Tag: Editing

Every couple of weeks Facebook gets hijacked by a semi-convincing scam.

Today, it’s a particularly enticing one. “Qantas Airline” is offering– well, it’s hard to be sure.

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Depending on how you interpret the vague text, it might be a free first-class flight aboard the flying kangaroo, or perhaps a year’s worth of free first-class flights.

As this popped up in my Facebook feed today, fuelled by the ‘shares’ of friends understandably enticed by a seemingly good prospect, some common warning signs pointed to a scam.

Here are the giveaways:

  • The name of the poster. “Qantas Airline” rings alarm bells.  “Qantas Airlines” would be more convincing, but still suspicious. A quick search reveals the airline goes by the simplified “Qantas” moniker on Facebook, just as many corporate accounts do. For example, the bank prefers “ANZ Australia” rather than the long-winded: “Australia and New Zealand Banking Group Limited”.
  •  Liberal use of exclamation marks. These are rarely used (or required) in professional communications. As author F. Scott Fitzgerald said: “Cut out all these exclamation points. An exclamation point is like laughing at your own joke.” Such a hefty scattering is a good indication of amateurs at work.
  • Unnecessary capitalisation of letters. There’s no reason for “million”, “share” and “free” to use capital letters. This is generally the easiest way to identify a scam. Corporates generally run their marketing content past a subeditor to ensure it’s mistake-free before it’s sent out for public consumption.
  • Misplaced apostrophes in “step’s”, “winner’s” and “inbox’d”. Missing hyphens and accidental double-spacing in the post also smack of shoddiness.
  • The low-res image of a ticket accompanying the post was clearly not taken by a professional.
  • “Winners will be inboxed.” If Qantas really did run such a huge promotion, the airline would want to squeeze every possible drop of promotions out of it. A simple inbox message to announce the winner? Highly unlikely.

There you have it. A few easy ways to identify if you’re being taken for a ride.

Thoughts/sledges welcome below.

I came across this gem on social media today. The mystery editor missed a few mistakes (bedroom is one word, built-in needs to be hyphenated, for example) but their efforts have drawn attention to the declining standard of advertising signage around Melbourne.

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Here’s a more minor, but increasingly common one: unnecessary use of capital letters.

This example’s courtesy of ANZ (coincidentally, one of my clients). There’s no need for ‘bank’ to be capitalised in this instance (or many others, unless it refers to the name of a company).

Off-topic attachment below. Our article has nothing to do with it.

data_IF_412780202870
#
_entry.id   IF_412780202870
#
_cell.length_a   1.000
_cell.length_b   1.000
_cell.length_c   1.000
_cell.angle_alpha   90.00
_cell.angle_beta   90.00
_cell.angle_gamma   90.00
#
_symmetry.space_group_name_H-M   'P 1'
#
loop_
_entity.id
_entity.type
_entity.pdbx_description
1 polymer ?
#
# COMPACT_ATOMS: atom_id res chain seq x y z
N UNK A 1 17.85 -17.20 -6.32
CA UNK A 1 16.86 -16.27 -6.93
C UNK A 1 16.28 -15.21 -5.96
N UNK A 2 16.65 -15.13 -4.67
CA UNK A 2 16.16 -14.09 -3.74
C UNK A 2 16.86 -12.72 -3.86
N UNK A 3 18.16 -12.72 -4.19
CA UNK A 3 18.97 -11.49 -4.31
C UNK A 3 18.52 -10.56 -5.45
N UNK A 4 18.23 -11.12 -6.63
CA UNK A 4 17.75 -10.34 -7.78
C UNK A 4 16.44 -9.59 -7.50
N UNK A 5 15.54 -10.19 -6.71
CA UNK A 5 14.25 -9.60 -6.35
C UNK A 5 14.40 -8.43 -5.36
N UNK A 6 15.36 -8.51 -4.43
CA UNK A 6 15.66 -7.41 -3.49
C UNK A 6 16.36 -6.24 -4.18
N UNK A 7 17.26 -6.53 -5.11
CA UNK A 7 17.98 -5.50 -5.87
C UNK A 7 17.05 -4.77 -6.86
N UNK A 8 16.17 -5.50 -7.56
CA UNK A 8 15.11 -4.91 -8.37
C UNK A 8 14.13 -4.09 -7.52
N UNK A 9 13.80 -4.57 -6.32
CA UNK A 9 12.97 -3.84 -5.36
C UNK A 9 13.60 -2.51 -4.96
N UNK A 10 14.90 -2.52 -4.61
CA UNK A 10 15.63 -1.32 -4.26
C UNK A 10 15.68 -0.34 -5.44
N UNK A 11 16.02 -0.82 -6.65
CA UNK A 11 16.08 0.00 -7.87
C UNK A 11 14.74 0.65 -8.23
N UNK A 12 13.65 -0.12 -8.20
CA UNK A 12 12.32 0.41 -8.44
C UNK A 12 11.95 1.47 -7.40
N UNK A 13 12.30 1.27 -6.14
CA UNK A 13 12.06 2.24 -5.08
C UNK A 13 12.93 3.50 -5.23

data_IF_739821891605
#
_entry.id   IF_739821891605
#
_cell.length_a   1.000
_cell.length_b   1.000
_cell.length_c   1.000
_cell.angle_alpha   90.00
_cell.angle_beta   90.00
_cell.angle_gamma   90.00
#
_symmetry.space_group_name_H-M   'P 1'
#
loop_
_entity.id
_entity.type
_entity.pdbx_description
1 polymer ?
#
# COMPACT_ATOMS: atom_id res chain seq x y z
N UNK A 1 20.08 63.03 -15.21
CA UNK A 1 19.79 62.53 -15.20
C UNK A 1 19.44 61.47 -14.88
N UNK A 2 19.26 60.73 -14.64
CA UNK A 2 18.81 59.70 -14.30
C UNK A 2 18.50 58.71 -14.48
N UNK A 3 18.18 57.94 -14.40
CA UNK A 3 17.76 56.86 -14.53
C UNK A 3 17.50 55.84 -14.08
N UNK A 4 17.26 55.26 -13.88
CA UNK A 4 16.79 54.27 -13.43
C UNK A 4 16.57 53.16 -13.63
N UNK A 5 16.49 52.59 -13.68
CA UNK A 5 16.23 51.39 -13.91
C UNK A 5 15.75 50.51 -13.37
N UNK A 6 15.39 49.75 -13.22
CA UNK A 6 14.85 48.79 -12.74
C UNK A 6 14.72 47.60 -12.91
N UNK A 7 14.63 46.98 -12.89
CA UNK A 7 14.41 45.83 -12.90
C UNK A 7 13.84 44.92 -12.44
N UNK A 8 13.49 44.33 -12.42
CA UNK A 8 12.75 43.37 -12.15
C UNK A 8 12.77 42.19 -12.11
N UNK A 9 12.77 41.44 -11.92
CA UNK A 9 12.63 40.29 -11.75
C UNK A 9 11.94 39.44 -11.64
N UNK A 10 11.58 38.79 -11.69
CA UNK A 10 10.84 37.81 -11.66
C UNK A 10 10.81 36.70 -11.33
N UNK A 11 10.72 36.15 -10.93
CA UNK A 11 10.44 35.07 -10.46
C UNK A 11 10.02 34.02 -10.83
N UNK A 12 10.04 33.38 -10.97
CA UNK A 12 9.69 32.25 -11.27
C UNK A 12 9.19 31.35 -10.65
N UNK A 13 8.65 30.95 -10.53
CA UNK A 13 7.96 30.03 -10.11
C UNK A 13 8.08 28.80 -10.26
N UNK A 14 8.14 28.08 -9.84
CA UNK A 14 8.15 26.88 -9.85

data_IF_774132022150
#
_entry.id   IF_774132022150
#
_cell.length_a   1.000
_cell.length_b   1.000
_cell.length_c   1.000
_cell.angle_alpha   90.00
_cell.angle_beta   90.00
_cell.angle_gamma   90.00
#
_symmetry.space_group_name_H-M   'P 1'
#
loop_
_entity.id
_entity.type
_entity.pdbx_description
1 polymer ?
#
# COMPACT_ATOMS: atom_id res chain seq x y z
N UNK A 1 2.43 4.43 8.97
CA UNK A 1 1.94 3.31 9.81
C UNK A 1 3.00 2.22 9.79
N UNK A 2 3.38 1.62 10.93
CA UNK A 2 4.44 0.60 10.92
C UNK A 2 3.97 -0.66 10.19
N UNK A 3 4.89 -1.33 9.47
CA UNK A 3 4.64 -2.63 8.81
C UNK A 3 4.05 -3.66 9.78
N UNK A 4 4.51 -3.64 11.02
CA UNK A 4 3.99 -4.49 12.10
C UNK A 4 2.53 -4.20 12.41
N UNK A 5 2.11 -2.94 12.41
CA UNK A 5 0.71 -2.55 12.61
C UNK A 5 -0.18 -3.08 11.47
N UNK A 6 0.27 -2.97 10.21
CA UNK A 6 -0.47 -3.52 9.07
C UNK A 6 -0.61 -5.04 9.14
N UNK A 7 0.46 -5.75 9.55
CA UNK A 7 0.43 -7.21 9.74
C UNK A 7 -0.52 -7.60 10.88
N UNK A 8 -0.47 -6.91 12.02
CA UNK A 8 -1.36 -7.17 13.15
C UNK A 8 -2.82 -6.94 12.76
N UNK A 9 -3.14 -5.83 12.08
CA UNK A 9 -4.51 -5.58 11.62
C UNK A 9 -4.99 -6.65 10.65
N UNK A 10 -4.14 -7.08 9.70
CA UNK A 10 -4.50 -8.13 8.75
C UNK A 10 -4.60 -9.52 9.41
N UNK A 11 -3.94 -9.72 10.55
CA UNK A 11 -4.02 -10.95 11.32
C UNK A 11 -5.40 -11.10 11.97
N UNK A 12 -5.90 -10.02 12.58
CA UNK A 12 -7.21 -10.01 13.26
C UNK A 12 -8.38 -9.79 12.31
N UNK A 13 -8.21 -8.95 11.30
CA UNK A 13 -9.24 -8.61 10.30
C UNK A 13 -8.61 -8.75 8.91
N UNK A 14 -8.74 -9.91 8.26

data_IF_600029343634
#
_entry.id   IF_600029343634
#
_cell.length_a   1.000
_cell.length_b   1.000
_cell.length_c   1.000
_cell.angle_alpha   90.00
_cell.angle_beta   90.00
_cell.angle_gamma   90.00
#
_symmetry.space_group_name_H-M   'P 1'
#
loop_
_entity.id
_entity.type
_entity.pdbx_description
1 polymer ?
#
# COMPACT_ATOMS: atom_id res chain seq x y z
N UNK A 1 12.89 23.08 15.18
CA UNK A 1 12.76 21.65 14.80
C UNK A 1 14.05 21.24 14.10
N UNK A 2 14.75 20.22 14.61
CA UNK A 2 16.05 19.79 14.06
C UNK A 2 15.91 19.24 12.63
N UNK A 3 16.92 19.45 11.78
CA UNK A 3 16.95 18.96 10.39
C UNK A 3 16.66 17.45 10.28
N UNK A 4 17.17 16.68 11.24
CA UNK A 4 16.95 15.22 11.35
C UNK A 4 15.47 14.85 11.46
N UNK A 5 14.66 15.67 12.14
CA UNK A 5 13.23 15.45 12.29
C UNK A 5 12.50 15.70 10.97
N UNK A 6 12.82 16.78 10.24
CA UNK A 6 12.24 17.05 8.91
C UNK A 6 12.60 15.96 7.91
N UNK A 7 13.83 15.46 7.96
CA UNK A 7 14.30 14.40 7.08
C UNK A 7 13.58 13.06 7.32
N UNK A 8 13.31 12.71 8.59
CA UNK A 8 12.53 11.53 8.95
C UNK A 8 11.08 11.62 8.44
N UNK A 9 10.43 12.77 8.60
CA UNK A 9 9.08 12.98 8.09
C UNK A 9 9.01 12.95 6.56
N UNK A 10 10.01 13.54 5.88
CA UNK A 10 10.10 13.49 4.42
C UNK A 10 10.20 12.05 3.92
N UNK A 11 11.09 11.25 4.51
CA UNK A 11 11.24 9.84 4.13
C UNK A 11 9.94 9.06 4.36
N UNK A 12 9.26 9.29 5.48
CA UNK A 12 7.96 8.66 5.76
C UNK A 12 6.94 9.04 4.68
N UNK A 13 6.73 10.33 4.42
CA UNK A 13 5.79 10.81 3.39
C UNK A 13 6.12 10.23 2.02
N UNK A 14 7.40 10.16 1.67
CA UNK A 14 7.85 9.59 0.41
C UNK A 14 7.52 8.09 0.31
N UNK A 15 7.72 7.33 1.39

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Then there’s my local fish and chip shop, which boasts about its owners being from long line of “fisherman”. Not just written in chalk on a sandwich board, mind you. The typo is emblazoned on numerous beautifully-designed, glass-framed advertising signs displayed at the shop, and throughout a nearby shopping centre.

These are minor issues – but they’re also simple to fix. The best communications stand out for the message they convey, rather than the way they’re written.

NEVER underestimate the importance of a single letter. In this case, an ‘s’.

A 124-year-old family business went kaput within two months because of a typo on a government register. Really, you can’t make up this stuff.

Welsh engineers Taylor & Sons, which was established in 1875, got a shock in February 2009 when Companies House, the UK government’s registrar of companies, recorded the company as having gone bust.

It hadn’t. Read more.

You’ve got a great new campaign. Looks super professional too — except for that typo.

There are three of these signs within 50 metres of my house, and seeing them drives me crazy. We’ve been to Hunky Dory five or six times and the food is always fantastic — except when they get the order wrong, which has happened three times.

Lack of attention to detail all round, perhaps.

 

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This article first appeared at prdaily.com. It is excellent and I heartily endorse it.

By Shanna Mallon

As Mark Twain famously wrote, “I didn’t have time to write a short letter, so I wrote a long one instead.” His point? Strong writing is lean writing.

When you want to make your writing more powerful, cut out words you don’t need—such as the 10 included in this post: